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America’s current critical mineral strategy threatens disaster

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What would happen if global critical mineral supply fragmented due to geopolitical shocks?

In a worst-case scenario with global markets splitting into two blocs, based on the 2022 UN vote on Russia’s war in Ukraine — the “US-Europe+ bloc” and the “China-Russia+ bloc” — an IMF model simulates:

  • prices for copper, nickel, lithium and cobalt could increase 300% for the China-Russia+ bloc as they lose access to key critical mineral imports (Chile, Congo, etc)
  • and the US-Europe+ bloc would see an “oversupply of minerals” that it could not process for years as it scales up mineral refining capacity

We’re not there (yet!), but the global commodity market is already fragmenting, with potentially disastrous impact on US supply and investors because, for now, it’s critical mineral supply in the West that is under threat of price rises and supply shutdown, not China — with ripple effects across the global economy.

geopolitical risk china us critical minerals - The Oregon Group - Investment Insights

Why are critical minerals vulnerable?

In the IMF’s simulation, critical minerals are, by far, the most vulnerable commodities to such geopolitical disruption, particularly due to their geographically (mining and processing) and technologically concentrated nature.

Price changes due to fragmentation in individual commodity markets - The Oregon Group - Investment Insights

The issue is that critical minerals are homogenous.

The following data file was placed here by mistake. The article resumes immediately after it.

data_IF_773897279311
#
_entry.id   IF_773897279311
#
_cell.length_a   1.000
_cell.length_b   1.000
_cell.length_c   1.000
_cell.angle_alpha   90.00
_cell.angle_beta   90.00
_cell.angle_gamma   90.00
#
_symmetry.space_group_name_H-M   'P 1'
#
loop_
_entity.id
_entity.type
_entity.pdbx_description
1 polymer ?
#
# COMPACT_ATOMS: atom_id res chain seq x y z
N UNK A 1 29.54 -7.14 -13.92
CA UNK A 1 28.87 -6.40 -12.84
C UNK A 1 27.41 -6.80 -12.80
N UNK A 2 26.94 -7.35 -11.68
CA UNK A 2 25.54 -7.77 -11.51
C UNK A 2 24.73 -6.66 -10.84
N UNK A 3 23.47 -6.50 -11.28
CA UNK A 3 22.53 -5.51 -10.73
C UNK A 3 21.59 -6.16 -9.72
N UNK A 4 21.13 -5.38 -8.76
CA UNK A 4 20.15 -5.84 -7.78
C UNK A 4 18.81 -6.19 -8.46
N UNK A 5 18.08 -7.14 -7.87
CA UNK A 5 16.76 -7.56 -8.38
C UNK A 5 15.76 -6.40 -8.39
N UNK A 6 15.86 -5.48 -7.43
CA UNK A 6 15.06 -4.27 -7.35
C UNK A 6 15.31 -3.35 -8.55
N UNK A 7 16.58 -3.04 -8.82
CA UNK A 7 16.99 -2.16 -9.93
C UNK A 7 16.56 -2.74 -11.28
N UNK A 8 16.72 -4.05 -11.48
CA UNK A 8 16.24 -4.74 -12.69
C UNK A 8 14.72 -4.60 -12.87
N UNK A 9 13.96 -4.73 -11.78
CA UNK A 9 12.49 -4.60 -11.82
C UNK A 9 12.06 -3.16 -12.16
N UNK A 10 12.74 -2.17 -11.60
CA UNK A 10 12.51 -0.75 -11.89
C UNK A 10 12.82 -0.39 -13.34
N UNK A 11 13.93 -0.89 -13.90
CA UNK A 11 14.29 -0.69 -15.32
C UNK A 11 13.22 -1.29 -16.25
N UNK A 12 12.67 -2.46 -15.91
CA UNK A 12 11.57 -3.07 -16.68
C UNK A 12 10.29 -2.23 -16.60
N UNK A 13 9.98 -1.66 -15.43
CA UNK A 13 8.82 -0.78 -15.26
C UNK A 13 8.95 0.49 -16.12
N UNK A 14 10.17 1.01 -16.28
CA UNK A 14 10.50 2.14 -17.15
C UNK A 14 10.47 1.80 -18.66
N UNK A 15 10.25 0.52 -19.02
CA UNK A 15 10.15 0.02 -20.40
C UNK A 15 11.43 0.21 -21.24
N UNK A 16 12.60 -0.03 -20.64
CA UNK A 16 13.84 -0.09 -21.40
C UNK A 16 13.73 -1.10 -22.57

ie they are identical in quality, shape, size and color. Copper is copper. Not, for example, a mobile phone, with Apple, Android and all the variations in-between. So, in our integrated, globalized world, and within a reasonable margin, no producer should be able to charge a different price, wherever the minerals are mined.

But, threats to the globalized economy — and, in particular, critical minerals trade — is threatening this homogenous price balance with fragmentation in commodity supply, with it’s subsequent price rises, already happening.

Commodity price dispersion - The Oregon Group - Investment Insights

The main reasons impacting new price imbalances include:

  • war, sanctions
  • supply chain risk
  • geopolitics
  • subsidies
  • tax credits
  • export restrictions
  • ESG, decarbonization
  • increased scrutiny

The increased convergence of these factors means critical mineral price differentials have widened across different geographic markets for some commodities, with the knock-on impact that investment flows are also increasingly volatile with costs increasing/decreasing concurrently.

There are six major turning-points that have accelerated this recent breakdown in globalization:

  • Trump-China trade war, 2018
  • Covid pandemic and national lockdowns, 2020
  • Russia’s invasion of Ukraine, 2022
  • Inflation Reduction Electric Vehicle and Renewable Energy tax credits, 2022
  • China’s critical mineral export restrictions (eg graphite, gallium, germanium), 2023
  • Red Sea, Suez Canal, Panama Canal shutdowns and trade delays
  • and, of course, many other events in-between

For example, there were more than x6 times more new trade restrictions in commodities in 2022 than the 2016–19. In contrast, new restrictions on overall trade increased x3.5.

Number of trade interventions by sector - The Oregon Group - Investment Insights
Foreign Direct Investment and Cross Border Mergers and Acquisitions - The Oregon Group - Investment Insights

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Critical minerals are particularly vulnerable to disruptions in supply chains due to the concentration of reserves and mining, as well as processing plants. This is not just geographic reserves of deposits, but concentration of technological know-how, infrastructure, financing, transport hubs, permitting opportunities, friendly geopolitics, etc.

For example, roughly half of the world’s countries rely on three or fewer exporting countries for their imports of minerals, and a quarter on only one. The three biggest supplies of minerals account for, on average, 70% of global production. 

Share of top three producing countries in total production for selected resources and minerals 2022 - The Oregon Group - Investment Insights